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Ed Johnson
Ed Johnson, Tax Preparer
Category: Tax
Satisfied Customers: 10760
Experience:  GPHR Cert; U.S. Treasury Tax Advocacy Panel appointee
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Is there any exception to the rule that states that the date

Customer Question

Is there any exception to the rule that states that the date used for recognition of a gain or loss on the sale of a security is the settlement date?
Submitted: 8 years ago.
Category: Tax
Expert:  Ed Johnson replied 8 years ago.



Thank you for your question.


There used to be a law that allowed you to choose the date in which to treat the gain or loss of securities sells, if the date of sell was different than the settlementn date or date of receiving the revenues. However:


The Tax Reform Act of 1986 (TRA) added Sec. 453(k), which requires that income and loss on publicly traded securities be recognized in the year of disposition (trade date).


form the IRS website we find that:


Sec. 453(k) provides that any installment obligation arising out of a sale of stock or securities traded on an established securities market is not eligible for the installment method of reporting income under Sec. 453(a), and all payments to be received will be treated as received in the year of disposition. The TRA Senate Report stated that for sales made on an established market, if cash settlement of transactions customarily occurs several business days after the date on which a trade is made, gain or loss will be recognized for Federal income tax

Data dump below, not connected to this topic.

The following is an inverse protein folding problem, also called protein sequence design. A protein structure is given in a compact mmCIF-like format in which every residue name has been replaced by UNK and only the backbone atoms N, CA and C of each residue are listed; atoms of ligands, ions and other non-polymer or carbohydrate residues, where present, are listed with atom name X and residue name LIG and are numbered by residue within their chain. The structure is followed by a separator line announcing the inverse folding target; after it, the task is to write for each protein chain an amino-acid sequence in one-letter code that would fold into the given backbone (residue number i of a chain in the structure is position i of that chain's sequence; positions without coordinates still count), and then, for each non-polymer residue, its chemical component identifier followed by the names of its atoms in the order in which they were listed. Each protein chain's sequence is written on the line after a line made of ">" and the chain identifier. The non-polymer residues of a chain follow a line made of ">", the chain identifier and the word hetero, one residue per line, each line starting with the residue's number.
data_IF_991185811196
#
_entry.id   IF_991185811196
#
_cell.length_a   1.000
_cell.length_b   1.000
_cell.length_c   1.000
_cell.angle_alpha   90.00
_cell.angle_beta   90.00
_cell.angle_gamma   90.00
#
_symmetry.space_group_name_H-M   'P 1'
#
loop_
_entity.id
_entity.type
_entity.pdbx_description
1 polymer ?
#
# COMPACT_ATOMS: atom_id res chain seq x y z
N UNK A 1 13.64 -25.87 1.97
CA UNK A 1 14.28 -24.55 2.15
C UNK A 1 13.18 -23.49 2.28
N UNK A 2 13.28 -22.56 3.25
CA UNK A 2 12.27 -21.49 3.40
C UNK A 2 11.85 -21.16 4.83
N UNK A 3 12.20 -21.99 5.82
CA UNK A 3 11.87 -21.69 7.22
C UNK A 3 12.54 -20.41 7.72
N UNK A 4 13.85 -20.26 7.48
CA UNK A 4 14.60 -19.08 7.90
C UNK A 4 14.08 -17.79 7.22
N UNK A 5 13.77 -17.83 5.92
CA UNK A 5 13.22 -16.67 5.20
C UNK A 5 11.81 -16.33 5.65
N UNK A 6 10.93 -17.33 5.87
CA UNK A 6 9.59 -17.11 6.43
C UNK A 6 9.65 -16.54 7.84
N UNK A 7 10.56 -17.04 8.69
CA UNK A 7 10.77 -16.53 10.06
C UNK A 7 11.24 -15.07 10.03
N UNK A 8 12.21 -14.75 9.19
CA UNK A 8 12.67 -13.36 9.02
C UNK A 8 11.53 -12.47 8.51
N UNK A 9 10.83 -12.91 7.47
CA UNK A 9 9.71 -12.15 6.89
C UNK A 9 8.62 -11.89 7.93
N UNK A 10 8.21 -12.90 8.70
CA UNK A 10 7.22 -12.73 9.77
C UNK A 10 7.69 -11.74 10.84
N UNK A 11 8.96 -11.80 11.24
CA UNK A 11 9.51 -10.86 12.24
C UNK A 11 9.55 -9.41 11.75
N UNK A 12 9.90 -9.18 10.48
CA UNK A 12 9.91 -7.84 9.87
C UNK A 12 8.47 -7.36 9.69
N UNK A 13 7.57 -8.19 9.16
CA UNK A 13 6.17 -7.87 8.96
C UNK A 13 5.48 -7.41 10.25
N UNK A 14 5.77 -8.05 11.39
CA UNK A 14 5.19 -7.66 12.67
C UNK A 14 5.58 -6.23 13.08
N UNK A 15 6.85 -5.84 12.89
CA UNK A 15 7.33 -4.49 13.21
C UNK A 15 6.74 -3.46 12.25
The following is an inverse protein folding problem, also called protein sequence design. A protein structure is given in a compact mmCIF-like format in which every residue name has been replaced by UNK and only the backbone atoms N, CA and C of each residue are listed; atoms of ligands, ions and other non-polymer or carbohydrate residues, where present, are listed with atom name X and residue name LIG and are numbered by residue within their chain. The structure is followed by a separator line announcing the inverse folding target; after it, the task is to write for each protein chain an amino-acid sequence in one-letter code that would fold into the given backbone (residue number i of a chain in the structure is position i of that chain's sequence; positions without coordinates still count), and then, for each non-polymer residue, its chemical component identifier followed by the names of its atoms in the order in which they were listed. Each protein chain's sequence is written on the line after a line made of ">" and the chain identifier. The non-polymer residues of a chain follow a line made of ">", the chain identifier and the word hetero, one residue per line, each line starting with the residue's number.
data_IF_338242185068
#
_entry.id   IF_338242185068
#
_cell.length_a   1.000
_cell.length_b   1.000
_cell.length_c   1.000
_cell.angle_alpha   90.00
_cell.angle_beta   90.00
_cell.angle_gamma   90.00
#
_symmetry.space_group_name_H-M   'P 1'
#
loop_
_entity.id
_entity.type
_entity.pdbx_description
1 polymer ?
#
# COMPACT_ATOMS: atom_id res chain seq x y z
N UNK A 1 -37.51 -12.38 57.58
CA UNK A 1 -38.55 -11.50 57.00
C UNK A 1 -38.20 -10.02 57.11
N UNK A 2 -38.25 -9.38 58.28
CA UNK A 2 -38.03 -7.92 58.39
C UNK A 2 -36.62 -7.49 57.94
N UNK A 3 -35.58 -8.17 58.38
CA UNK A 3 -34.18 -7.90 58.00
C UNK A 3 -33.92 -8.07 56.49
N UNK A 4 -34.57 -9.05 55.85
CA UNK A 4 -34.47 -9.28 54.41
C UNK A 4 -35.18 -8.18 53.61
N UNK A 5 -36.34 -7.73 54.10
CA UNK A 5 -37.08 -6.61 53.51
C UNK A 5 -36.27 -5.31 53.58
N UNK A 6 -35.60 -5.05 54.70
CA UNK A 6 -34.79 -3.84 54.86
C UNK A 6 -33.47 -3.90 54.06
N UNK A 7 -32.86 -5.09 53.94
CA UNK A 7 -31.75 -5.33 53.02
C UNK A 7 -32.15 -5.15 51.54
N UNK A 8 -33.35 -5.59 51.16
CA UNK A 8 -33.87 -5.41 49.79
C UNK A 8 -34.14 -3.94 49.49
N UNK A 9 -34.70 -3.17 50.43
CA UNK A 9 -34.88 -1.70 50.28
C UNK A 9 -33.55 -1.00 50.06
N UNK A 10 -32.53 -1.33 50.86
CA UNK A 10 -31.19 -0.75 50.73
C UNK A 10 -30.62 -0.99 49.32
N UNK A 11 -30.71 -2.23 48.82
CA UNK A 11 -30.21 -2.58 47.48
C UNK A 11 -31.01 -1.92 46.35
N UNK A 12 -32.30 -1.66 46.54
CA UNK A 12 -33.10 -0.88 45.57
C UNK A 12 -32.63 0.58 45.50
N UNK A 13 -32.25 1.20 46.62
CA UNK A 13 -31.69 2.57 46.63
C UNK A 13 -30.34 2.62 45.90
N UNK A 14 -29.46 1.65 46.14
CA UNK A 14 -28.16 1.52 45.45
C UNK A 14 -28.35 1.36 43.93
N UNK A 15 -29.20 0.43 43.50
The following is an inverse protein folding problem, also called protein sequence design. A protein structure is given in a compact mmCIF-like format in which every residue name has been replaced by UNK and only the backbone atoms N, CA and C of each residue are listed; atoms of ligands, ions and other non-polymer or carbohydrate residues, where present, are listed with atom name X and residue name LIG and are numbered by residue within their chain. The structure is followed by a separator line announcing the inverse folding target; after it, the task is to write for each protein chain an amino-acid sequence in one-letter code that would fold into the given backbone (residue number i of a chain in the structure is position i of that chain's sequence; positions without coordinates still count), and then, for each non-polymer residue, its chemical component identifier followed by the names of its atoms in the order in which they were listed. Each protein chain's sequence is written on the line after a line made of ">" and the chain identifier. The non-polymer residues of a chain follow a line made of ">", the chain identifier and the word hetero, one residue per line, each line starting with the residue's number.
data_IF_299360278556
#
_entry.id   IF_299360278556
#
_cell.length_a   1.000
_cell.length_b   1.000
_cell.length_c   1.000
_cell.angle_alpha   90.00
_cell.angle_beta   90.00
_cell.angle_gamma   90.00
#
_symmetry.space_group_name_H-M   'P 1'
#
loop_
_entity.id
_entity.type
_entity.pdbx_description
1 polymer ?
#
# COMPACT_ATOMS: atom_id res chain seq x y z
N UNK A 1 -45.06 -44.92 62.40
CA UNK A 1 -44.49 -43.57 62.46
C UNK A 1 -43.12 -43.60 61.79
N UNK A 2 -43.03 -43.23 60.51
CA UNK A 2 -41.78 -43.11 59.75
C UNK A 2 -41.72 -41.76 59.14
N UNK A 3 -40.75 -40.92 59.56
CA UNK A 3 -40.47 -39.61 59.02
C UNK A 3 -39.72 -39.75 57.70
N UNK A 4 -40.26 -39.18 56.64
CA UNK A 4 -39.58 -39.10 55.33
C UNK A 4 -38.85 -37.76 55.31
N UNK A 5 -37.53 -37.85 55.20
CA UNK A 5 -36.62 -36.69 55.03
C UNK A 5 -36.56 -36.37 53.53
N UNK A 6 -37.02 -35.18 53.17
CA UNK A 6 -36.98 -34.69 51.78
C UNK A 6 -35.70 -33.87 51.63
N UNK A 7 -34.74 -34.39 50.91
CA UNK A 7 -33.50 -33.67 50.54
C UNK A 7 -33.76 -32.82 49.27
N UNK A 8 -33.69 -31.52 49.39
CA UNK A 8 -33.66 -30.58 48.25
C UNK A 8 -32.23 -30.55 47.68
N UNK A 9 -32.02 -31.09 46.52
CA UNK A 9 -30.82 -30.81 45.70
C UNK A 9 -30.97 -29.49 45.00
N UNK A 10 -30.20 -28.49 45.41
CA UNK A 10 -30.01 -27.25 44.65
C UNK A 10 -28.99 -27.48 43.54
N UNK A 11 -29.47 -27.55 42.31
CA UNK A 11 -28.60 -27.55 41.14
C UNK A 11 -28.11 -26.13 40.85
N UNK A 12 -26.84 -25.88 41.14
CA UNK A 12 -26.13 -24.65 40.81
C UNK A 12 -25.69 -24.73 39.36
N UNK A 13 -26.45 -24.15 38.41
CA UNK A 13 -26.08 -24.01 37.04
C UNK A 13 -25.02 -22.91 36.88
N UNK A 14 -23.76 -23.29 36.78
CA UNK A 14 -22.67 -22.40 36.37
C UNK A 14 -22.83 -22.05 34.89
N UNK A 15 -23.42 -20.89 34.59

purposes by both cash and accrual method taxpayers on the date the trade is executed.

What this means is that the former alternative methods have all become obsolete. You can no longer treate gains in the following ways:

  1. Rev. Rul. 82-227: gain realized on the sale of stock was eligible for treatment under the installment method of accounting.
  2. Rev. Rul. 78-270: gain from the sale of stock was taxable in the year the sale proceeds were received.
  3. Rev. Rul. 70-344: losses resulting from the sale of stocks and bondes were recognized in the year of sale rather than the year of delivery.